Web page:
While she now gets the special formula she needs to thrive, five-month-old Piper Seaton is not out of the woods yet.
“She has to be on this formula until she’s two,” said Piper’s mother, Deanna Laing-Crook. “But this will follow her her whole life.”
Piper was born with a severe allergy to all forms of cow protein, limiting what she can digest to a single expensive formula, which runs about $70 for a two-day supply. The NWT health care plan does not cover the cost of the formula, and the family has had to seek assistance from the federal government. Even that, however, is temporary.
“They’re covering it until the GNWT adds the allergy to the list of diseases it recognizes,” Laing-Crook said. “Our MLA (Jane Groenewegen) has been really pushing for it, but who knows how long it will take?”
But Laing-Crook and Piper’s father, Jodi Seaton, claim the lengthy and arduous process of having Piper’s condition recognized is already a step in the right direction. It took several weeks before Piper was diagnosed in Edmonton with the allergy, a process that took a toll on the parents as well as the child, whose health continued to deteriorate as she could not gain sustenance from anything she ingested.
“The tests were the worst,” said Laing-Crook. “The stress of not knowing and having words like ‘cancer’ and ‘cystic fibrosis’ thrown around was awful.”
Since coming home to Hay River from Edmonton, Laing-Crook and Seaton said they have been overwhelmed by the community’s response to their daughter’s plight.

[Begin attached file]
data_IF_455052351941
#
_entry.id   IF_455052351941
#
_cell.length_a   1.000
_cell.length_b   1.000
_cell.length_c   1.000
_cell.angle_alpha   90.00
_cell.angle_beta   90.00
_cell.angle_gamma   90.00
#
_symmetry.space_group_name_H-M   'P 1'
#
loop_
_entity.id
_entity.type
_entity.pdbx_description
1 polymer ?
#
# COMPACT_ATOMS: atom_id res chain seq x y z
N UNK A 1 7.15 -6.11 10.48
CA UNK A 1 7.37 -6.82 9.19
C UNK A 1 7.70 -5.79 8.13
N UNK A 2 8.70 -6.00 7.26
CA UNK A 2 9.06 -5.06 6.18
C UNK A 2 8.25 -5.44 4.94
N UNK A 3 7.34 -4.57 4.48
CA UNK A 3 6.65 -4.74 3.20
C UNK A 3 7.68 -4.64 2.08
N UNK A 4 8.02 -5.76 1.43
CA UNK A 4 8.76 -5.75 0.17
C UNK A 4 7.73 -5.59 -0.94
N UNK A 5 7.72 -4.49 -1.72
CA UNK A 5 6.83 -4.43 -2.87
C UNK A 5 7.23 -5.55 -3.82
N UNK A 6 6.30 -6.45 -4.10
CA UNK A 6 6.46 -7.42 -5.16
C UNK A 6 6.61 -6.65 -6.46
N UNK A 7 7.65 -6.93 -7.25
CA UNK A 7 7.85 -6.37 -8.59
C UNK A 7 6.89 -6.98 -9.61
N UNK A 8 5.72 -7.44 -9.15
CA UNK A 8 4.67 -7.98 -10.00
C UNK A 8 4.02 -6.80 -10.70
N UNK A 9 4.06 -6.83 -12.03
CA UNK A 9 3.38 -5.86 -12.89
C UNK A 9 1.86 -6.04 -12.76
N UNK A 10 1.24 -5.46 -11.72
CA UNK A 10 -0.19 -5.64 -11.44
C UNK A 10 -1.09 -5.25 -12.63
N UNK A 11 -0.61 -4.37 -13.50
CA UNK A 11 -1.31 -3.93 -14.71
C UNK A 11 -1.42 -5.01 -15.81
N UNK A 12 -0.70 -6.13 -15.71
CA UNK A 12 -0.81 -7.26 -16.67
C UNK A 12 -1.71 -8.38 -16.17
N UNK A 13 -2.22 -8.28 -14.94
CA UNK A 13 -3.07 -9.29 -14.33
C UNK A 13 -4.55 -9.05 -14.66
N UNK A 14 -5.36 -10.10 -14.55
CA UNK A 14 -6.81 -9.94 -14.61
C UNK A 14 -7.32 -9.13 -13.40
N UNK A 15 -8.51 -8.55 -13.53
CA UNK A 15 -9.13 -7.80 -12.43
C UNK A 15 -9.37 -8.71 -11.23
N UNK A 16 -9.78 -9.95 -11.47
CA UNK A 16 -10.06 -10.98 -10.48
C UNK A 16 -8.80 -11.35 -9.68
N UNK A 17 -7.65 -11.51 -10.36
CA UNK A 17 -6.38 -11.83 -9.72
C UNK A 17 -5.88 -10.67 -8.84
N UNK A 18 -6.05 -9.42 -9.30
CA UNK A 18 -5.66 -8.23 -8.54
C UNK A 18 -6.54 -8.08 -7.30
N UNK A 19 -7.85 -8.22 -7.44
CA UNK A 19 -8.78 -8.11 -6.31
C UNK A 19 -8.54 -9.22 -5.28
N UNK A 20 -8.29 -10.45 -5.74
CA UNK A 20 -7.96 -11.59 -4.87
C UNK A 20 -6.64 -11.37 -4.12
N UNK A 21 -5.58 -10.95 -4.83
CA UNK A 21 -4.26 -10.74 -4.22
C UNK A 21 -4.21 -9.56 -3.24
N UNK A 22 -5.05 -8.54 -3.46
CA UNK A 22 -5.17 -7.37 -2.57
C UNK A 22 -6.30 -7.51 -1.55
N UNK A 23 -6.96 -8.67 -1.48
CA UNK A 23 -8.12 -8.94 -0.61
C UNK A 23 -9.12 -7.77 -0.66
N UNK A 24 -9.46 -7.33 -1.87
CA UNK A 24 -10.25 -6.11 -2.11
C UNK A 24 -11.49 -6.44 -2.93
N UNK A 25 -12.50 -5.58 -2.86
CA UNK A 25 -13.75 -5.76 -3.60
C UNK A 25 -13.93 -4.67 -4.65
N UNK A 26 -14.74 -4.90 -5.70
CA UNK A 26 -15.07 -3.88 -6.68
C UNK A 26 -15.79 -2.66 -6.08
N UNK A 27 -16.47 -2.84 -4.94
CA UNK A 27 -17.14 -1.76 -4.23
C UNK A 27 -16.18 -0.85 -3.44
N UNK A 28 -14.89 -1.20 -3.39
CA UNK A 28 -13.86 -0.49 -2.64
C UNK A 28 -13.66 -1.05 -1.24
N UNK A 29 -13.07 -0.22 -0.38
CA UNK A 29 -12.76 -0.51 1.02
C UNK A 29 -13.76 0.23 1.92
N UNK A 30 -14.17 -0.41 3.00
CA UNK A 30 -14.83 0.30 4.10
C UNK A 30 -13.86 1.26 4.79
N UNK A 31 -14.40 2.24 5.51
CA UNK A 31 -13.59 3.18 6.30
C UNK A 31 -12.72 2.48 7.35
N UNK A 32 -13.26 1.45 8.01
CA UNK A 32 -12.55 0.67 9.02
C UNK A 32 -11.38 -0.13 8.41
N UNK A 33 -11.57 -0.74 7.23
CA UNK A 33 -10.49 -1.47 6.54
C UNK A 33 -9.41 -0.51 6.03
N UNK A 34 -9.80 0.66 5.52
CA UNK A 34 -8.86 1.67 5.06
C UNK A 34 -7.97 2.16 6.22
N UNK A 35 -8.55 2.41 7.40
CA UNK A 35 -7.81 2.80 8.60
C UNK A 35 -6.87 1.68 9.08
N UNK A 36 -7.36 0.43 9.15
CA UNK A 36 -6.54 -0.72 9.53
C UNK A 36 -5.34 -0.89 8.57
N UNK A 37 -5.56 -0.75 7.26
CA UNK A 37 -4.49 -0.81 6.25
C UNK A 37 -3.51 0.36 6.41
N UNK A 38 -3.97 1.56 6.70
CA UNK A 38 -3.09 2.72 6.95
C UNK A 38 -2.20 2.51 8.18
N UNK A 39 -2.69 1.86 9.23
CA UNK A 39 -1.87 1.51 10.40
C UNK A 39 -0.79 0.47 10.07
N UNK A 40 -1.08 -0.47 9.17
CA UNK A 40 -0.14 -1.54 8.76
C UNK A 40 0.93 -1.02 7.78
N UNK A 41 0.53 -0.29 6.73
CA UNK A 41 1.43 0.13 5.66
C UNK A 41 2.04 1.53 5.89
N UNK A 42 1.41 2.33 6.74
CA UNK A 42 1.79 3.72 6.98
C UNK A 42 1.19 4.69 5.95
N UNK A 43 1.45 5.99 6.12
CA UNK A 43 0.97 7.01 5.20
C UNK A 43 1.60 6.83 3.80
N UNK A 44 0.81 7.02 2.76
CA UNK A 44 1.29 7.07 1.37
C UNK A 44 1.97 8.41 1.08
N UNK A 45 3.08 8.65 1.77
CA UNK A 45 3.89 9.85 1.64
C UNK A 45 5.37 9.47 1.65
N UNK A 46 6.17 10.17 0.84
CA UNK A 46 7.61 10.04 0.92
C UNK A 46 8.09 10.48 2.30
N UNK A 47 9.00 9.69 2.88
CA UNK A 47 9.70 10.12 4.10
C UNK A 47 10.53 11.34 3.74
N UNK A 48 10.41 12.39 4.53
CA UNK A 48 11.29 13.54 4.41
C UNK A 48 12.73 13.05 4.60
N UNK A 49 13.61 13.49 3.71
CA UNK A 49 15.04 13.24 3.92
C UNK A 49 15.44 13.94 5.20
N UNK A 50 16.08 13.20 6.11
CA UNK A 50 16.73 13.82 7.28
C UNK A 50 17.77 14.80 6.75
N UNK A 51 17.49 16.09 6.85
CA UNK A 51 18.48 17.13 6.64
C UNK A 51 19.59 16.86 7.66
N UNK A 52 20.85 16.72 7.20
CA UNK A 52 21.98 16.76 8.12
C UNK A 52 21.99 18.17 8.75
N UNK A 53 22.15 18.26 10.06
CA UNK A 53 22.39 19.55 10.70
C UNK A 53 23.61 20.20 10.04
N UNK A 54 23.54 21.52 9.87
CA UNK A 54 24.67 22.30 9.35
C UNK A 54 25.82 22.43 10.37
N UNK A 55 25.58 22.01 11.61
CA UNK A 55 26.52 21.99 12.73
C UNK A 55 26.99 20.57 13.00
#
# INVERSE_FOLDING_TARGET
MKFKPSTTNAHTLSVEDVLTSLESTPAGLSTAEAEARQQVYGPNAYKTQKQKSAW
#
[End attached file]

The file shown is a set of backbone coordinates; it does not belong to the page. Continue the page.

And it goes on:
“We are so appreciative of everything this community has done to help Piper. People have really come out and supported us,” said Laing-Crook.
For Jessye Kimble and her sister Cathy, organizers of a July 5 bake sale to raise money, it was important to note that the family had not asked for help.
“We surprised them with the bake sale,” said Jessye Kimble. “We wanted to do something to help with the formula, but now that it’s covered for now, everything raised will go to other expenses to do with medical travel.”
Although they know getting the allergy on the GNWT list of recognized diseases could be a long and difficult process, Laing-Crook and Seaton are determined.
“No parent should have to go through what we went through,” said Laing-Crook. “No one should have to watch their baby be that sick and not be able to get help dealing with it.”
— Sarah Ladik